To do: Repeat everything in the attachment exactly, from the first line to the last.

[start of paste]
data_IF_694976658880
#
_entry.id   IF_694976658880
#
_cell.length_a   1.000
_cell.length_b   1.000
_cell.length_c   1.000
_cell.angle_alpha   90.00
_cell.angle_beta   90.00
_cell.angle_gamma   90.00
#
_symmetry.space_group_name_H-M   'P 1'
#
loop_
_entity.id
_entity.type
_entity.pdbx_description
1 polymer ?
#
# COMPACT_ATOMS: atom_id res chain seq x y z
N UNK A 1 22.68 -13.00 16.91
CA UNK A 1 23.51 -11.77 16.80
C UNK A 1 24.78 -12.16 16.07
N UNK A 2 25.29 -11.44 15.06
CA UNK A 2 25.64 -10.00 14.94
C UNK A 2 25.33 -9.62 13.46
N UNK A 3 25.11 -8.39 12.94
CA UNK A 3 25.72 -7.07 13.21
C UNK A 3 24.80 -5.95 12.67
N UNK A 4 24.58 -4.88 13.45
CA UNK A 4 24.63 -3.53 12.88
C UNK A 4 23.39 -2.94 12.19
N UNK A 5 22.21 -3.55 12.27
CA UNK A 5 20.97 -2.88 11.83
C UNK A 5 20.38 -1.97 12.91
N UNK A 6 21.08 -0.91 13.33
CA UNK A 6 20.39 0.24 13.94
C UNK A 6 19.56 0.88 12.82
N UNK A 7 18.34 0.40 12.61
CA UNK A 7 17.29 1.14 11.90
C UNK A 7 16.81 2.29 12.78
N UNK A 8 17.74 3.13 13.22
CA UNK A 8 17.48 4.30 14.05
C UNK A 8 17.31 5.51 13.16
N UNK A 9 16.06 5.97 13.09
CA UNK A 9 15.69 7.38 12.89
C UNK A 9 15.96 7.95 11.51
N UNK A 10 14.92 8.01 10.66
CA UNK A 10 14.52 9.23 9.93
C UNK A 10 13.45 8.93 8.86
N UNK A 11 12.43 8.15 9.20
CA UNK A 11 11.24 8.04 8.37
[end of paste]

data_IF_694976658880
#
_entry.id   IF_694976658880
#
_cell.length_a   1.000
_cell.length_b   1.000
_cell.length_c   1.000
_cell.angle_alpha   90.00
_cell.angle_beta   90.00
_cell.angle_gamma   90.00
#
_symmetry.space_group_name_H-M   'P 1'
#
loop_
_entity.id
_entity.type
_entity.pdbx_description
1 polymer ?
#
# COMPACT_ATOMS: atom_id res chain seq x y z
N UNK A 1 22.68 -13.00 16.91
CA UNK A 1 23.51 -11.77 16.80
C UNK A 1 24.78 -12.16 16.07
N UNK A 2 25.29 -11.44 15.06
CA UNK A 2 25.64 -10.00 14.94
C UNK A 2 25.33 -9.62 13.46
N UNK A 3 25.11 -8.39 12.94
CA UNK A 3 25.72 -7.07 13.21
C UNK A 3 24.80 -5.95 12.67
N UNK A 4 24.58 -4.88 13.45
CA UNK A 4 24.63 -3.53 12.88
C UNK A 4 23.39 -2.94 12.19
N UNK A 5 22.21 -3.55 12.27
CA UNK A 5 20.97 -2.88 11.83
C UNK A 5 20.38 -1.97 12.91
N UNK A 6 21.08 -0.91 13.33
CA UNK A 6 20.39 0.24 13.94
C UNK A 6 19.56 0.88 12.82
N UNK A 7 18.34 0.40 12.61
CA UNK A 7 17.29 1.14 11.90
C UNK A 7 16.81 2.29 12.78
N UNK A 8 17.74 3.13 13.22
CA UNK A 8 17.48 4.30 14.05
C UNK A 8 17.31 5.51 13.16
N UNK A 9 16.06 5.97 13.09
CA UNK A 9 15.69 7.38 12.89
C UNK A 9 15.96 7.95 11.51
N UNK A 10 14.92 8.01 10.66
CA UNK A 10 14.52 9.23 9.93
C UNK A 10 13.45 8.93 8.86
N UNK A 11 12.43 8.15 9.20
CA UNK A 11 11.24 8.04 8.37